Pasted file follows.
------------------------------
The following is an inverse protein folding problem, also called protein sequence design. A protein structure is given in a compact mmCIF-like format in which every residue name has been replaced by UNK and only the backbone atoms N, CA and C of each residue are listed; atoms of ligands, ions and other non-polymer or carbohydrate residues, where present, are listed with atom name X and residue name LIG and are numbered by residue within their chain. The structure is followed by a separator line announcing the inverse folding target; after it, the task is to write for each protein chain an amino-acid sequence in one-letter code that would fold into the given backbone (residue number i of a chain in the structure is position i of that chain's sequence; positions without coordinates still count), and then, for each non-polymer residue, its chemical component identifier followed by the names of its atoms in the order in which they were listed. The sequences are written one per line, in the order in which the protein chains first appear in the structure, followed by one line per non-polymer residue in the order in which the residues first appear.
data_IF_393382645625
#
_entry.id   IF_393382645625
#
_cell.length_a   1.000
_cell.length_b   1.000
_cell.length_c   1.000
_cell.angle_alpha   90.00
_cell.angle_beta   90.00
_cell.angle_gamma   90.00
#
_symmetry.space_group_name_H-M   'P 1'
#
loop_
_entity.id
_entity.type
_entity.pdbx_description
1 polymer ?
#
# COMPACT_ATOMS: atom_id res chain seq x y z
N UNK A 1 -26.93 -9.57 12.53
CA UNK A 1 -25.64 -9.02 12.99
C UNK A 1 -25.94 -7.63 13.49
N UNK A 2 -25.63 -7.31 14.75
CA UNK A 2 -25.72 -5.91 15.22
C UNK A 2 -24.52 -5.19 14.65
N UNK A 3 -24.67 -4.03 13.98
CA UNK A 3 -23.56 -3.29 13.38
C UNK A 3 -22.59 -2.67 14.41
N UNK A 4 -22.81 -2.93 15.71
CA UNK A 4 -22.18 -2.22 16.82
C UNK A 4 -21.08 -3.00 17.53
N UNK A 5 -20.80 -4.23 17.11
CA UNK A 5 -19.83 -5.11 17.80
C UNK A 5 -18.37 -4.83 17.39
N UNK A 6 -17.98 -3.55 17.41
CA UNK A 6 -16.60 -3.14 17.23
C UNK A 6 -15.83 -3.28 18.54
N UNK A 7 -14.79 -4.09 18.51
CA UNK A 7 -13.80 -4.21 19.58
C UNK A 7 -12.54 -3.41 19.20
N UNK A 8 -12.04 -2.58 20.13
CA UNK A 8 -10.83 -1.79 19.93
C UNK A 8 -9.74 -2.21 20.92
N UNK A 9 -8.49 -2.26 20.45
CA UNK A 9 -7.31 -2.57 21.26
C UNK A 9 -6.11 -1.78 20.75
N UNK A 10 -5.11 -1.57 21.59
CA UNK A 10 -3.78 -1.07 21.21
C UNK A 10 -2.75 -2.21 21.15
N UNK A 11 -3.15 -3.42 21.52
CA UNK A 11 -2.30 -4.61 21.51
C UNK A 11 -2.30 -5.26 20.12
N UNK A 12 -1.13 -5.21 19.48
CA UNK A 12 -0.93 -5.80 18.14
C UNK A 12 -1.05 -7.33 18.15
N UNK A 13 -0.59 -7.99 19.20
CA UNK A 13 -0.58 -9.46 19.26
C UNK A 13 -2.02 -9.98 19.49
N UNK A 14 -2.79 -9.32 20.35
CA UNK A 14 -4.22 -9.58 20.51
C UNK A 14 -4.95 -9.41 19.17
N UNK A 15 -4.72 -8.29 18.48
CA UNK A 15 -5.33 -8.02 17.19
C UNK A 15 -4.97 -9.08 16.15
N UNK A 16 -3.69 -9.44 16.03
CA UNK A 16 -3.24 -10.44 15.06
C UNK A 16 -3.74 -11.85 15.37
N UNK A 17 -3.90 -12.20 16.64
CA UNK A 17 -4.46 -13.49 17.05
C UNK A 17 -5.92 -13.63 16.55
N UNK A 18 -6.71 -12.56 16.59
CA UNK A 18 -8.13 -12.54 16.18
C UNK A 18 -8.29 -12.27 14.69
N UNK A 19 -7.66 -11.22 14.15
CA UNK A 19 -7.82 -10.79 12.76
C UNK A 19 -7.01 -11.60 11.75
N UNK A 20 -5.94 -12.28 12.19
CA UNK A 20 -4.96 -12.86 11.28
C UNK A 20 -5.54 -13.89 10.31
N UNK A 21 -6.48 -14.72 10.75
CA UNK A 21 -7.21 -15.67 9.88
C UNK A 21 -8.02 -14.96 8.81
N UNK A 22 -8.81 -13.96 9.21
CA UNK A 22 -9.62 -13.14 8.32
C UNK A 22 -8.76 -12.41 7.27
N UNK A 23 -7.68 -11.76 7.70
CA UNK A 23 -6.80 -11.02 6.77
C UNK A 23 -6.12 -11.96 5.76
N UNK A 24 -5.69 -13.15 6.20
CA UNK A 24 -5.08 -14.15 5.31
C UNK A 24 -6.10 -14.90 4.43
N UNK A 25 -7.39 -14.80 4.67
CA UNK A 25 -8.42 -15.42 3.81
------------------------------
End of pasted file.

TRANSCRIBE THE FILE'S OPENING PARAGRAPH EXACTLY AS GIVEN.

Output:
The following is an inverse protein folding problem, also called protein sequence design. A protein structure is given in a compact mmCIF-like format in which every residue name has been replaced by UNK and only the backbone atoms N, CA and C of each residue are listed; atoms of ligands, ions and other non-polymer or carbohydrate residues, where present, are listed with atom name X and residue name LIG and are numbered by residue within their chain. The structure is followed by a separator line announcing the inverse folding target; after it, the task is to write for each protein chain an amino-acid sequence in one-letter code that would fold into the given backbone (residue number i of a chain in the structure is position i of that chain's sequence; positions without coordinates still count), and then, for each non-polymer residue, its chemical component identifier followed by the names of its atoms in the order in which they were listed. The sequences are written one per line, in the order in which the protein chains first appear in the structure, followed by one line per non-polymer residue in the order in which the residues first appear.